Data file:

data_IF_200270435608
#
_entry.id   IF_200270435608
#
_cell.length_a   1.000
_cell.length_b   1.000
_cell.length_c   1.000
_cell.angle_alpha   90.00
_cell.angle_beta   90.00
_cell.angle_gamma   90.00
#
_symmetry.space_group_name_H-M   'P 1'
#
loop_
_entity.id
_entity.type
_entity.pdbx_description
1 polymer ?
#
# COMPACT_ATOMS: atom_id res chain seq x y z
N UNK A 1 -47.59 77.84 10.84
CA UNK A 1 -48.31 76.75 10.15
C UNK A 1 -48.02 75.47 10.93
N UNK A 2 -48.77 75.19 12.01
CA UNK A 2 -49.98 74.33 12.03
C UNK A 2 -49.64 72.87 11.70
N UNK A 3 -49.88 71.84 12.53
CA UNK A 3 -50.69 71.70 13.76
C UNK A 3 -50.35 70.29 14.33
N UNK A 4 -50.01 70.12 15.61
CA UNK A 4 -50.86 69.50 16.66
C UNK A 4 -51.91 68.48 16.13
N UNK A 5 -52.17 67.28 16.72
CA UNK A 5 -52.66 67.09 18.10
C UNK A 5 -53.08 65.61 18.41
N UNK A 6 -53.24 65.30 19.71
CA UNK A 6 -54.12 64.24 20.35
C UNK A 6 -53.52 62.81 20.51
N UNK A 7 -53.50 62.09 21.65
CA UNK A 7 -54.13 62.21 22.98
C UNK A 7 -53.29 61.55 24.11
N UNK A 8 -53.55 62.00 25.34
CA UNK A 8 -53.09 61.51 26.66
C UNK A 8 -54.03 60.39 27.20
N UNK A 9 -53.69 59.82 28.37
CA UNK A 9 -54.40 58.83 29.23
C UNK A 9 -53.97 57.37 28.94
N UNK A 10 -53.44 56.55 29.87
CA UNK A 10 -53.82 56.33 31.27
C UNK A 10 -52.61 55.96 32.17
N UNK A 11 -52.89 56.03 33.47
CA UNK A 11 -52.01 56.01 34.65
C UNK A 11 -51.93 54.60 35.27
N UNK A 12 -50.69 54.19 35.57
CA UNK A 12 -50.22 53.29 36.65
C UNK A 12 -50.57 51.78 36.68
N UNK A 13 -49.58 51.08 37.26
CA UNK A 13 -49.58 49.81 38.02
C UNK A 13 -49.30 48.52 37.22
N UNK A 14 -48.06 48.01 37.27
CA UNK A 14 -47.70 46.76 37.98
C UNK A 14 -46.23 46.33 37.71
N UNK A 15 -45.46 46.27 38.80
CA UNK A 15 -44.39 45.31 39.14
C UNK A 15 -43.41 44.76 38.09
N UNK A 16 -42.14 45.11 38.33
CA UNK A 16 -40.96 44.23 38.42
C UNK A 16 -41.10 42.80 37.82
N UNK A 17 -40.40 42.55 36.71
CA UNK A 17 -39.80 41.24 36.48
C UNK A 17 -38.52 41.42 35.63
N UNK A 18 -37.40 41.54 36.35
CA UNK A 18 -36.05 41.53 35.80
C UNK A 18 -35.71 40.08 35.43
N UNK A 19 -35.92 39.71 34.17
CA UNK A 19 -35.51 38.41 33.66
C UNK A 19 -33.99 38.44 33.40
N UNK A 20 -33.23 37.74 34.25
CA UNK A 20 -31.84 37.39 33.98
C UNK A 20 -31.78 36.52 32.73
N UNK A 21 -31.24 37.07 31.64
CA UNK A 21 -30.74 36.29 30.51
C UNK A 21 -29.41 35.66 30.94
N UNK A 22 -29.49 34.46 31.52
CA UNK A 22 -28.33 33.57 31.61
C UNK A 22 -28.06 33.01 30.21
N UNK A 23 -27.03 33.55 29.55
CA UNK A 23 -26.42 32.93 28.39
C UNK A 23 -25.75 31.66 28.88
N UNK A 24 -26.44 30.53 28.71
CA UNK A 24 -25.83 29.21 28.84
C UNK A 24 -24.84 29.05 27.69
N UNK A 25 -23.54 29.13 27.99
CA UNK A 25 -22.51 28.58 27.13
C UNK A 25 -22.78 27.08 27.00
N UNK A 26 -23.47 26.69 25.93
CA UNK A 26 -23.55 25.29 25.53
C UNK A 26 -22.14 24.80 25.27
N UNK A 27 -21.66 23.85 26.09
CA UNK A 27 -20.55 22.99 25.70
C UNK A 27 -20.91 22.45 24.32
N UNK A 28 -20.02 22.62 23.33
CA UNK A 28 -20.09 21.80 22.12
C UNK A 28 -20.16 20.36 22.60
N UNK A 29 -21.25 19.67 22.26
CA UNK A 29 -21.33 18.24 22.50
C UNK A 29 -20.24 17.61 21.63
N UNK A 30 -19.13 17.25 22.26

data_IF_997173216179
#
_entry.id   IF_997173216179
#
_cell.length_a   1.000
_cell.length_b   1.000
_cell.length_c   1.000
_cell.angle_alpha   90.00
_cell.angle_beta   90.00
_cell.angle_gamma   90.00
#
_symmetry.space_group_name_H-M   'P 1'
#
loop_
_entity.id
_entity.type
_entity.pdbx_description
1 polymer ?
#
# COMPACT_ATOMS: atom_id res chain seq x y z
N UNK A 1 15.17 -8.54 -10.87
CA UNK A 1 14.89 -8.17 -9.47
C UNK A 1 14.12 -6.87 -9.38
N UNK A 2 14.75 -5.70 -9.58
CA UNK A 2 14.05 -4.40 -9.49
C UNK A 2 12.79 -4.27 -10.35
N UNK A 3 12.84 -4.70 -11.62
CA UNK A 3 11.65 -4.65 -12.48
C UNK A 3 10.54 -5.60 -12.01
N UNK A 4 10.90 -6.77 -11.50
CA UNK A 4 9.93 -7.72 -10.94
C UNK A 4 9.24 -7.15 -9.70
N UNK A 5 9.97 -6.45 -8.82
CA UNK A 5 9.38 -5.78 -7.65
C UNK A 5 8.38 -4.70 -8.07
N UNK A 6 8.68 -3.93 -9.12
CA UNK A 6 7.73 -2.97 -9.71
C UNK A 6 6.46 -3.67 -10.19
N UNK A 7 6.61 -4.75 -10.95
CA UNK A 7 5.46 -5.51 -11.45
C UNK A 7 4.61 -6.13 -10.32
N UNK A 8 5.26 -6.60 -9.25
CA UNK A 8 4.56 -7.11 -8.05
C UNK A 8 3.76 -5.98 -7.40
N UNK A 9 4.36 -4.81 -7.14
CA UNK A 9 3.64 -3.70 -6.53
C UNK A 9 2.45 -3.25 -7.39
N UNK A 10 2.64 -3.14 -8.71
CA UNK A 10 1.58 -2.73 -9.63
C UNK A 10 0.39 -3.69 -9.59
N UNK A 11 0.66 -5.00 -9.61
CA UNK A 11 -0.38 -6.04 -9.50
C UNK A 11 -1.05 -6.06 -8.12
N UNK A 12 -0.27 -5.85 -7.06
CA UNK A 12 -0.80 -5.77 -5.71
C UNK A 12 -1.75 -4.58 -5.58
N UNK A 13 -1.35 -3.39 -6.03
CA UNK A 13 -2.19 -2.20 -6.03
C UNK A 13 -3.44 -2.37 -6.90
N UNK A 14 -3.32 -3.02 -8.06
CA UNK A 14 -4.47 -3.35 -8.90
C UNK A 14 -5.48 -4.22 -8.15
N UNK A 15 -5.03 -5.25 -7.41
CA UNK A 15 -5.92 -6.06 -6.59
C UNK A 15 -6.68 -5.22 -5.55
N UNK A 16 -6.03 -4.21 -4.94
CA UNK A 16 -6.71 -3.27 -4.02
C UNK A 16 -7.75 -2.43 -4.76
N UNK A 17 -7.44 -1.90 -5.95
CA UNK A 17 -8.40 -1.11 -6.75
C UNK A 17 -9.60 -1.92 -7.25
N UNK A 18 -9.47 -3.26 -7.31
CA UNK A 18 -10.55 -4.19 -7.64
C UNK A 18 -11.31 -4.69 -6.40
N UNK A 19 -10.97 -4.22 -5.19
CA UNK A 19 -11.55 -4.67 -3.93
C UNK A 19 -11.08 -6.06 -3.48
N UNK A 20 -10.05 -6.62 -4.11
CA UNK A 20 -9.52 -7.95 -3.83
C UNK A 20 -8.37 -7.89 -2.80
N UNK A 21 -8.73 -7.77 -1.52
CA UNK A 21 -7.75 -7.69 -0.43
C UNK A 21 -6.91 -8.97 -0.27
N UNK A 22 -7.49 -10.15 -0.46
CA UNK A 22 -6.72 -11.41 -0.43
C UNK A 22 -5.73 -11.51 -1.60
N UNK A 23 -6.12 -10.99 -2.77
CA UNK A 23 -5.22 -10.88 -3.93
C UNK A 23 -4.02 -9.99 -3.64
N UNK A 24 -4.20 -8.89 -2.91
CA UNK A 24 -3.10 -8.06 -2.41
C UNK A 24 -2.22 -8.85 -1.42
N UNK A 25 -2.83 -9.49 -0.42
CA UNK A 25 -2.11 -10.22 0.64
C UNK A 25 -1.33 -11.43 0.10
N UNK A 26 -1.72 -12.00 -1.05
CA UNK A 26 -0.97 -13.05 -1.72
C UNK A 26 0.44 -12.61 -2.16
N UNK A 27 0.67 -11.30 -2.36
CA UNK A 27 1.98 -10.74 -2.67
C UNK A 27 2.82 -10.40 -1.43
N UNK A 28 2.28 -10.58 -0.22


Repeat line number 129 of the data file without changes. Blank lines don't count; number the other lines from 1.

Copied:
N UNK A 1 15.17 -8.54 -10.87